Bridging 2 Guest Adapters

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Bridging 2 Guest Adapters

Postby HarryMan » 21. Jan 2022, 12:41

I want to know if virtualbox 6.1.x supports bridging 2 guest adapters. To avoid confusion, I am explicitly stating that:

1. I am not referring to virtualbox's "bridged networking" mode whereby a guest can talk to an external network via the host.
2. The system hosting virtualbox is not involved with this at all (other than to run vbox and its network drivers, of course; this is understood)
3. As the admin inside the guest, I want to bridge 2 adapters which have been defined for said guest (defined, i.e., using either vboxmanage or the vbox gui).
4. I do not want to bridge these adapters from the outside (i.e., on the system hosting virtualbox), even if that were possible.

As a long-time virtualbox user, I understand there may be limitations to various aspects of the product. I have read through the networking section of the docs several times and I do not see anything called "limitations" except for certain aspects of the modes previously mentioned. So far, I have not noted limitations for the general use of guest adapters.

I think it is somewhat reasonable to expect that virtualbox guest adapters will work more or less the way they would work on physical hardware. But there is always the chance I am trying to do something that simply is not supported by the product. Before I proceed any further, I want to make sure that I am not chasing an unrealistic goal.

Thank you for your patient understanding and constructive assistance.
Last edited by HarryMan on 21. Jan 2022, 13:02, edited 1 time in total.
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Re: Bridging 2 Guest Adapters

Postby HarryMan » 21. Jan 2022, 12:48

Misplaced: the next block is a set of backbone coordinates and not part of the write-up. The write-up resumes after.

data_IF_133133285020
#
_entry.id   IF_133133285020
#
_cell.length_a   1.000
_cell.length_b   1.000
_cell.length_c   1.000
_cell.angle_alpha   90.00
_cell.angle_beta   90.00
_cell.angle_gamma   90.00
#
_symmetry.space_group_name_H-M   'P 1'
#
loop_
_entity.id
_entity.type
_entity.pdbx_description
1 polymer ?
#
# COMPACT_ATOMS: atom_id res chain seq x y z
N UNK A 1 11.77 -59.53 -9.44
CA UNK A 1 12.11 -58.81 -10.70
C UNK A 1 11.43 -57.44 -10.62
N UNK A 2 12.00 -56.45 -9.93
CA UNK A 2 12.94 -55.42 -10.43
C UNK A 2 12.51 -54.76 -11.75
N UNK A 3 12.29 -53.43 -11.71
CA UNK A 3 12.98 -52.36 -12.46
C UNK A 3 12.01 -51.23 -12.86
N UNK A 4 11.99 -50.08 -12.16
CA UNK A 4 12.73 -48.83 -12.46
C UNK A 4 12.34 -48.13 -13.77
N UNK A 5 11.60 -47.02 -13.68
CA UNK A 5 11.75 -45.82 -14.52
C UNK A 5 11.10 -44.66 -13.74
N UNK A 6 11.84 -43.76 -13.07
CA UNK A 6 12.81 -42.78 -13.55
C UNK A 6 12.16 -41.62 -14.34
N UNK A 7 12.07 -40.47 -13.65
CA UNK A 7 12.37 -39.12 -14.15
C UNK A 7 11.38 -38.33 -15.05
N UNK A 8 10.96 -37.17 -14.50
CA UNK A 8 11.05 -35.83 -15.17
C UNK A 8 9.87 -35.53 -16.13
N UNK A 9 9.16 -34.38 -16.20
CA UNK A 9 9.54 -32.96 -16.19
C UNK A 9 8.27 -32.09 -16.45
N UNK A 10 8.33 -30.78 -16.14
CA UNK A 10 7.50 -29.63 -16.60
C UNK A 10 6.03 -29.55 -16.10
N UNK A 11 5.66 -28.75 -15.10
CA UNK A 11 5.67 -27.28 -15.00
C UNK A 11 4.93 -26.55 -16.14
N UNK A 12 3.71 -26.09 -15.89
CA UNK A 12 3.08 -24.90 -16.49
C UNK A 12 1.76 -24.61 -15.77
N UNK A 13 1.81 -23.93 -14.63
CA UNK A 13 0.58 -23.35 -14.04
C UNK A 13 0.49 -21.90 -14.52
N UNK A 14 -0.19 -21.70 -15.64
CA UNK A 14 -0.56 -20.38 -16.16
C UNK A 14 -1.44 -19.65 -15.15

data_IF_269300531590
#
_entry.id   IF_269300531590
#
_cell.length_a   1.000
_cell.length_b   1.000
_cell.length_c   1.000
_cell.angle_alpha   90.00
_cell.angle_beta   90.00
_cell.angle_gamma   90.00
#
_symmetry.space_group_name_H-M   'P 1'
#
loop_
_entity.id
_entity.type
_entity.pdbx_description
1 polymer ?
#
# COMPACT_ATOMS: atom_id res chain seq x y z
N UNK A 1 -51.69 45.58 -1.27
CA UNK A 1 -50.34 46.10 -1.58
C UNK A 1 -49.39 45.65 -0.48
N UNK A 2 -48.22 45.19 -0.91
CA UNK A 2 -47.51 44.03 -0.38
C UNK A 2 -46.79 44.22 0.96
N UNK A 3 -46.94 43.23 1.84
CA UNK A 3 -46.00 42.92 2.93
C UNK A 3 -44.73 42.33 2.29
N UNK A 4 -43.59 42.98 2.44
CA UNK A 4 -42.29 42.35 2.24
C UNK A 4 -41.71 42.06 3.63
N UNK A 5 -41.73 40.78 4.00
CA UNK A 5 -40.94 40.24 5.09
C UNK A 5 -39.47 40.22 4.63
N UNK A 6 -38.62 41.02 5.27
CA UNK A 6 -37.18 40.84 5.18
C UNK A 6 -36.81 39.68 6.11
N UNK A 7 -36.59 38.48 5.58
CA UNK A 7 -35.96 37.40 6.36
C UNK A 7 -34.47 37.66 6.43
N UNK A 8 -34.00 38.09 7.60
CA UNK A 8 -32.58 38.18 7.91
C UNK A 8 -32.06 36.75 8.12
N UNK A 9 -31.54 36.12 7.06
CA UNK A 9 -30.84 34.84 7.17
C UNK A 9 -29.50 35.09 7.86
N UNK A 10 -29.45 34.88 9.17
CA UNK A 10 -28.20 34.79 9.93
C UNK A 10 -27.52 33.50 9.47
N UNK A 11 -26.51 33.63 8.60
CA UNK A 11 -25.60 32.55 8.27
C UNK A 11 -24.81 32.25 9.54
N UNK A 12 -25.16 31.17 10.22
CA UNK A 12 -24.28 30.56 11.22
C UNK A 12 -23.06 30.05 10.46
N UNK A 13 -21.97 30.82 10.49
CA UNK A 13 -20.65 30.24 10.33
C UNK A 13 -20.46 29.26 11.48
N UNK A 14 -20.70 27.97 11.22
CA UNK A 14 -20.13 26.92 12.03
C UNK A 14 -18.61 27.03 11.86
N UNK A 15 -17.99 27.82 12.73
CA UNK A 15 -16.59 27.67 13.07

I have tried this using the linux "bridge" command. I create the bridge, give it a unique MAC, and add the adapters (links) I want to connect. Finally, I assign the bridge an address. I performed all of these commands as root inside the VM.

To keep this simple, let's say I have a VM running devuan with 3 interfaces. eth0 -- connects to my host or whatever else. eth1 -- connects to a few hosts on intnet1 (a vbox internal network perhaps). eth2 -- connects to a host or two on intnet2 (another vbox network, maybe intnet also). Assume all of the machines on both links of have fixed (not dhcp) addresses on 192.168.150.0/24.

The trouble I am running into is that the VM can talk to systems on one link, but not to systems on the other link. My expectation, if I understand (ordinary, not vbox) bridging correctly, is that any system connected to either one of the links I added to the bridge should be able to talk to the VM, and to each other. I also "get" that neither the VM nor any of the systems on those links will be able to talk to the outside (host or Internet) necessarily unless I provide additional networking to support that. For this simple scenario, let's not worry about this. I just want to know if the scenario which I am describing should work.
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Re: Bridging 2 Guest Adapters

Postby scottgus1 » 21. Jan 2022, 16:04

This sounds like an interesting project! I'm very interested to see if you can pull it off, as I also have wanted to try an experiment with a VM acting as a network switch for whatever network cards are connected to it, and I have been unable to make it happen. I have blamed this mostly on my woeful lack of Linux knowledge, and partly on the excellent knowledge of internet tutorial makers, who seem to forget a basic step in the tutorial, which leaves me with a switch that doesn't switch. :lol:

As best as I ever heard, the virtualized network cards act just like the physical cards in real life. So you ought to be able to use OS commands on the network cards in the VM same as you could on a physical PC.